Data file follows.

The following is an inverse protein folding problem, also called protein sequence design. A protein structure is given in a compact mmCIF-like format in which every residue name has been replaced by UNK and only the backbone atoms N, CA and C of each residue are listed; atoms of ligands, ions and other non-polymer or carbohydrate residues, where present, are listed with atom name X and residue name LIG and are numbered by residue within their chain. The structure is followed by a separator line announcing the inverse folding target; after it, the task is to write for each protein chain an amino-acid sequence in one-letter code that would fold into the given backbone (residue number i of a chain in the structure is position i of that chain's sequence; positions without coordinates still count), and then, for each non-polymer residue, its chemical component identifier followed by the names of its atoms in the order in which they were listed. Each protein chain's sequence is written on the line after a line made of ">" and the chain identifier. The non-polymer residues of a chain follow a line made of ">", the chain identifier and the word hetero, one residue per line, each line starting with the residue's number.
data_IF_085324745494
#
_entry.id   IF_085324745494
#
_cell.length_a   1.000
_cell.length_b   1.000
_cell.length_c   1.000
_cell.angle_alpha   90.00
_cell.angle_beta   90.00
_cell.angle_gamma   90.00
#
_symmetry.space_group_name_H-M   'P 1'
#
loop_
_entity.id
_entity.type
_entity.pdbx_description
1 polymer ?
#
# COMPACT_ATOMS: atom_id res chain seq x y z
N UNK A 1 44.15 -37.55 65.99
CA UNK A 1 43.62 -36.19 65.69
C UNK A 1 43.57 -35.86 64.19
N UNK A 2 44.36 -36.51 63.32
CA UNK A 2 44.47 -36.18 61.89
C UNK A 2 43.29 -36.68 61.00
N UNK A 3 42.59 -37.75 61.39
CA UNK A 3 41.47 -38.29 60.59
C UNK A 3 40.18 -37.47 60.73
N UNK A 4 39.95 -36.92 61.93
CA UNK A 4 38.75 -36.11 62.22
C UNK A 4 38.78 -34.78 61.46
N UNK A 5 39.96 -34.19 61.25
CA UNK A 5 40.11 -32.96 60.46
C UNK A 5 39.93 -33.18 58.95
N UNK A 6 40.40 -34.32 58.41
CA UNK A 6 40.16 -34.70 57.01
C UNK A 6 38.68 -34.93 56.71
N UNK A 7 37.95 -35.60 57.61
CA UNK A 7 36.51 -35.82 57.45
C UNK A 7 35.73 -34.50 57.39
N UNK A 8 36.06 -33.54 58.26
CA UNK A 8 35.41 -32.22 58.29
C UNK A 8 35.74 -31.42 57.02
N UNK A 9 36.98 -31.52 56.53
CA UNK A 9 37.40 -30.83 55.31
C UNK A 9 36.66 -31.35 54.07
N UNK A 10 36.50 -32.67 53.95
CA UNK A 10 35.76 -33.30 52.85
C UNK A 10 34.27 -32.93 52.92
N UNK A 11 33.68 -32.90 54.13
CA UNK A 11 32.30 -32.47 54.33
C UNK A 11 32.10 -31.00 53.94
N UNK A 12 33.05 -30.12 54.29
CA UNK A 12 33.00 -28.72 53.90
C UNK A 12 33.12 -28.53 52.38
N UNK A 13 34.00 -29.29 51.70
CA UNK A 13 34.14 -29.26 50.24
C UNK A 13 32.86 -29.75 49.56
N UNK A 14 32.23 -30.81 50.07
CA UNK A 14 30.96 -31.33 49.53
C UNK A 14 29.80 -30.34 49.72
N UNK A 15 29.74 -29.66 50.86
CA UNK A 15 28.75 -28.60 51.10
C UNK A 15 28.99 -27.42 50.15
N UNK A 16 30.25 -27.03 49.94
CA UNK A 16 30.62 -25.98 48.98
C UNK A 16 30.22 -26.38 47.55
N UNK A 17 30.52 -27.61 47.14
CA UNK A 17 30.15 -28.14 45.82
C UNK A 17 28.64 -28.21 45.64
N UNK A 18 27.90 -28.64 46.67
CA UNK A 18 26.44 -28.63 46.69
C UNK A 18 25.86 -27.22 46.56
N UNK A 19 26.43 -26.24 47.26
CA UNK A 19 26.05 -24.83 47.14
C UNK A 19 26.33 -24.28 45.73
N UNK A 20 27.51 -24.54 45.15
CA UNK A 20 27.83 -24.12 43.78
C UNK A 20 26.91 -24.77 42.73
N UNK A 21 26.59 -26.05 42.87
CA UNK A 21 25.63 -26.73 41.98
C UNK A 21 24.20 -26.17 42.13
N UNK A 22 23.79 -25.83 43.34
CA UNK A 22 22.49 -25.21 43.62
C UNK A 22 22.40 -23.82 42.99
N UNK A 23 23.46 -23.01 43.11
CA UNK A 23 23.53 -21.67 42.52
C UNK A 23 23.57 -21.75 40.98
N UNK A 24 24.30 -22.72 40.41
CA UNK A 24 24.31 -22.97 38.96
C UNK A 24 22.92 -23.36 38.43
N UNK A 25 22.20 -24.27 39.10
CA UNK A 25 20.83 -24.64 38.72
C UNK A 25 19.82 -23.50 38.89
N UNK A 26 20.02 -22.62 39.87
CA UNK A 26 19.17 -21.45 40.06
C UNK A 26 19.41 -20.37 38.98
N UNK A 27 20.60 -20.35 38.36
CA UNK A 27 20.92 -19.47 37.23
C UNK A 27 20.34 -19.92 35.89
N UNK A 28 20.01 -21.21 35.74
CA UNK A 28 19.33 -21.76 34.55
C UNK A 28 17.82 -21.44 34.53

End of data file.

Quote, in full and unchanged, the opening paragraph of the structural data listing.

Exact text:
The following is an inverse protein folding problem, also called protein sequence design. A protein structure is given in a compact mmCIF-like format in which every residue name has been replaced by UNK and only the backbone atoms N, CA and C of each residue are listed; atoms of ligands, ions and other non-polymer or carbohydrate residues, where present, are listed with atom name X and residue name LIG and are numbered by residue within their chain. The structure is followed by a separator line announcing the inverse folding target; after it, the task is to write for each protein chain an amino-acid sequence in one-letter code that would fold into the given backbone (residue number i of a chain in the structure is position i of that chain's sequence; positions without coordinates still count), and then, for each non-polymer residue, its chemical component identifier followed by the names of its atoms in the order in which they were listed. Each protein chain's sequence is written on the line after a line made of ">" and the chain identifier. The non-polymer residues of a chain follow a line made of ">", the chain identifier and the word hetero, one residue per line, each line starting with the residue's number.